Chevron said Jan. 2 that the company anticipates writing down $3.5 billion to $4 billion of value in non-cash, after-tax charges in its fourth-quarter results.

“The Company will be impairing a portion of its U.S. upstream assets, primarily in California, due to continuing regulatory challenges in the state that have resulted in lower anticipated future investment levels in its business plans,” the company wrote in a regulatory filing, while noting that it would continue to operate the facilities “for years to come.”

Chevron, based in San Francisco, will take non-cash impairments on its U.S. oil and gas production for expected losses, according to a Securities and Exchange Commission filing.

Chevron also stated that obligations for several abandoned and decommissioned wells and pipelines in the Gulf of Mexico purchased by other companies will probably revert to Chevron because the buyers filed for bankruptcy in 2023.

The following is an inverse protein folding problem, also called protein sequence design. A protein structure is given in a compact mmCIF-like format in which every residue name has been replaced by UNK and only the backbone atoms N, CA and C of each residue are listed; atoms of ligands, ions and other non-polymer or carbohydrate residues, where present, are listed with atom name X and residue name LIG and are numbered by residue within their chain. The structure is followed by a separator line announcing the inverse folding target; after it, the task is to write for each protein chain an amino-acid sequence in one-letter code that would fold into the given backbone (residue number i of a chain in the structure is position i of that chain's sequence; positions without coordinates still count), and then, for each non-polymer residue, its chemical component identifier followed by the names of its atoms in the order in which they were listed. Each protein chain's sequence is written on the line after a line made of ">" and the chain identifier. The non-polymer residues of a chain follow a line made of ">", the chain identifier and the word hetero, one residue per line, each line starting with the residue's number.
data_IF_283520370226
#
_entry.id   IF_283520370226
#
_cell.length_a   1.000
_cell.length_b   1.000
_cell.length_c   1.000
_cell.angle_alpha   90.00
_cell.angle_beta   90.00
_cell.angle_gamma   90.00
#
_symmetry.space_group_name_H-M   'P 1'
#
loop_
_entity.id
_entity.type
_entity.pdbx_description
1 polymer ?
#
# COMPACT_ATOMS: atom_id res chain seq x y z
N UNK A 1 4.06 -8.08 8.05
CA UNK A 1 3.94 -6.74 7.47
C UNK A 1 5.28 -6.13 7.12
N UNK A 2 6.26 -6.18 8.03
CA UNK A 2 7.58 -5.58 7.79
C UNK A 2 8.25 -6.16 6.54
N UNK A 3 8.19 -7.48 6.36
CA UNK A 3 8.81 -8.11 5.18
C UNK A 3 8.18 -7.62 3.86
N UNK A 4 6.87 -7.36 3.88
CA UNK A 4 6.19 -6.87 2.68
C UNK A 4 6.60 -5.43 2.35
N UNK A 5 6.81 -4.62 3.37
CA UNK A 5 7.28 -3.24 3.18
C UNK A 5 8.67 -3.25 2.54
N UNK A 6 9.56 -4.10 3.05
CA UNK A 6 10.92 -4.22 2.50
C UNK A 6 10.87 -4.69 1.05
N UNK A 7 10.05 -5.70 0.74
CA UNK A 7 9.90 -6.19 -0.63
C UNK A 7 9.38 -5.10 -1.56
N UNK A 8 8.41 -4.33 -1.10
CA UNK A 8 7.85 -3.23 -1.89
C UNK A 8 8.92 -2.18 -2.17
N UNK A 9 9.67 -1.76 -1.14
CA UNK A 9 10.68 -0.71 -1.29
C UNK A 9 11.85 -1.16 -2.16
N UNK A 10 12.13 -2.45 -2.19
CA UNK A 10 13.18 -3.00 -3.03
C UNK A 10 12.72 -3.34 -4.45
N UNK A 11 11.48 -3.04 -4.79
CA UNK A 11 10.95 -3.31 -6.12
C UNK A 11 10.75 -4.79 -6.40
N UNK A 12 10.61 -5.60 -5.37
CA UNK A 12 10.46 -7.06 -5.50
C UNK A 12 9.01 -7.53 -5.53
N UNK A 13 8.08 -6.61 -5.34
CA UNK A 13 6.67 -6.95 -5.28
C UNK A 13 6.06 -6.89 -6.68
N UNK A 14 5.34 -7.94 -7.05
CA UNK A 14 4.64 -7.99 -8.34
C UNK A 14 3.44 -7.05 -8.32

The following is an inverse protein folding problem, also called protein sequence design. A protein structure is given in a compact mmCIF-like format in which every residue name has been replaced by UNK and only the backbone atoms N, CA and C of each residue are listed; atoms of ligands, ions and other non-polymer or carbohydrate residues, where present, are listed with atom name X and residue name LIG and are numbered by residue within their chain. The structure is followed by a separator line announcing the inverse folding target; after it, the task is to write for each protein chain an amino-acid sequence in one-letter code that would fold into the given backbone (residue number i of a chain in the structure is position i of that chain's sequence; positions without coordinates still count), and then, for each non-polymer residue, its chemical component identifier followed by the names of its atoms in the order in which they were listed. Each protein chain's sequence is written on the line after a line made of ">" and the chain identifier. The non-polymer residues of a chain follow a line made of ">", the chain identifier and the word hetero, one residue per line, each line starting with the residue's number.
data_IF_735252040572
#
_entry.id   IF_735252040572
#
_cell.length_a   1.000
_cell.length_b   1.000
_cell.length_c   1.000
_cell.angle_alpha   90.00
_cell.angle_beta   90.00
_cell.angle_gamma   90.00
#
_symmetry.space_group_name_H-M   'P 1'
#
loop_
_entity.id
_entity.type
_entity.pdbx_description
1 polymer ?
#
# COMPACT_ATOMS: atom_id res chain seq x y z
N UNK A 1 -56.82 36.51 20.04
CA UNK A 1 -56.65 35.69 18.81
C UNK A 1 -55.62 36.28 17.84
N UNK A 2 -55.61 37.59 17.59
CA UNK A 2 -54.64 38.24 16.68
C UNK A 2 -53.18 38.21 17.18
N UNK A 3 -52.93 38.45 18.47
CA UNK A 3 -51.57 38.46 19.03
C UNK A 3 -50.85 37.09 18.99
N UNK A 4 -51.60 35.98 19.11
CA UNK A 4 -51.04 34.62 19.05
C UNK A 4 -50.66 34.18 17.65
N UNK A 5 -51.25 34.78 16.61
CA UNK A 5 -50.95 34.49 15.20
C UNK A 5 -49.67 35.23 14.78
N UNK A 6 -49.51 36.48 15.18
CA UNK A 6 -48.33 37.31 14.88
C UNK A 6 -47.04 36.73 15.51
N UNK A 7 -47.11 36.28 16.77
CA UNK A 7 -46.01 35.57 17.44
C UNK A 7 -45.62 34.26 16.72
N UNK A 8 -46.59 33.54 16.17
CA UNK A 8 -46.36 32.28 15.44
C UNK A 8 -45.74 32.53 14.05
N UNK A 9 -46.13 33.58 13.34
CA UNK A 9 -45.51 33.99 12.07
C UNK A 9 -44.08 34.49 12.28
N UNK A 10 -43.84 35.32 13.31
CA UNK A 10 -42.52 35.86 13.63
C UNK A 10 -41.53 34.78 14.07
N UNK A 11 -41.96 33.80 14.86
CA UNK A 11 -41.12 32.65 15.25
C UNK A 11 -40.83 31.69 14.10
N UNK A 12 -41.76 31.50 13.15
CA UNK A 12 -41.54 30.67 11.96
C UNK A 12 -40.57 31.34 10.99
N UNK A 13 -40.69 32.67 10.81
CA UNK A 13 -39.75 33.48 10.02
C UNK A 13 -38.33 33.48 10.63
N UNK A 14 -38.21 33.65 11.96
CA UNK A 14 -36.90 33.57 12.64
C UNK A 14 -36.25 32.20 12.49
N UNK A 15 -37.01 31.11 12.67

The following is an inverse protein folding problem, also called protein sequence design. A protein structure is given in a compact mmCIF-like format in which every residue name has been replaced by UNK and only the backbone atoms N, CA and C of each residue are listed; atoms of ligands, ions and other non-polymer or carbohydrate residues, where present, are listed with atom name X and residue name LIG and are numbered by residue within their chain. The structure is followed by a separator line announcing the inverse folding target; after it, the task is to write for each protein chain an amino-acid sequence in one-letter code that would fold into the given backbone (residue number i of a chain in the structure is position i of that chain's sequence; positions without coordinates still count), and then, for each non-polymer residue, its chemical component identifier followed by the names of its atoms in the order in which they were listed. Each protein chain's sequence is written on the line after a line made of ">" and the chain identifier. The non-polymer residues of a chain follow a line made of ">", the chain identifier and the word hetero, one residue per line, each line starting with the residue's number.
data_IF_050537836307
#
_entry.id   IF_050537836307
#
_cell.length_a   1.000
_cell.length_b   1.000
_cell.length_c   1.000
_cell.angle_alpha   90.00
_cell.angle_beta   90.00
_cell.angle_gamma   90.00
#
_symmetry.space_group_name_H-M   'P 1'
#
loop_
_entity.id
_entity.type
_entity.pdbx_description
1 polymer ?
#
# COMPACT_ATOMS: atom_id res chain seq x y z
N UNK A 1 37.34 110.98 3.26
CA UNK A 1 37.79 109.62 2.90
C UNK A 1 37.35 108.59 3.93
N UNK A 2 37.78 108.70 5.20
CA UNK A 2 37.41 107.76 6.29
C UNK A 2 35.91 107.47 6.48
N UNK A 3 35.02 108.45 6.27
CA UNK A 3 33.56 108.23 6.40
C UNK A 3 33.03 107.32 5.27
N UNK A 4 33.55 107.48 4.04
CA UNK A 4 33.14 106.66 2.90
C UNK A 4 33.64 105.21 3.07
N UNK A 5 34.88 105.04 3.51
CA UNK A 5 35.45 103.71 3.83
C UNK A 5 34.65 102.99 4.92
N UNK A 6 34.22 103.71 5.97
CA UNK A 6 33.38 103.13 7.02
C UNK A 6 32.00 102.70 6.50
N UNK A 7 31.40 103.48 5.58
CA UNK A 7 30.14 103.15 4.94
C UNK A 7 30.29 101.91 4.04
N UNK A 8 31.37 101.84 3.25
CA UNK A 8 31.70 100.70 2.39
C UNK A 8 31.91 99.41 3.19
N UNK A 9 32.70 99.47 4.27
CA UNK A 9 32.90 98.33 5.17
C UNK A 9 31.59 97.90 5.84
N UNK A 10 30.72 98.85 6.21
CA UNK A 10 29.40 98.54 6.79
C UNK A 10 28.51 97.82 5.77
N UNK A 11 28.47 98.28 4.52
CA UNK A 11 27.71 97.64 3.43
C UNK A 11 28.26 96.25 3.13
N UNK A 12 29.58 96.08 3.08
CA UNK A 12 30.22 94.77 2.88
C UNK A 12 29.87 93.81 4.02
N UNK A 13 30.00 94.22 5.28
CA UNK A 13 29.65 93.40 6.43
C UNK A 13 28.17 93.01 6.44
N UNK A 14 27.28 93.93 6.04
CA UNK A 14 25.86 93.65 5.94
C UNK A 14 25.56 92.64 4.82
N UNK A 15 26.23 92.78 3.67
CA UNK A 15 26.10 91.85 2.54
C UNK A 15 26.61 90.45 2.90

The company did not break down expected losses between the Gulf and California.

Chevron stated it expects to treat the losses as special items and exclude them from adjusted earnings.

In December, Chevron said that it had cut “hundreds of millions” in California investments, stating in a filing with the state’s Energy Commission that “adversarial” government policies were making business difficult.

“California’s policies have made it a difficult place to invest, so we have rejected capital projects in the state,” Andy Walz, president of Chevron’s Americas Products business, wrote in the filing. “Such capital flight reflects the state’s inadequate returns and adversarial business climate.

Walz made the criticism after lawmakers in California considered putting a limit on the amount of profits an in-state refinery could make.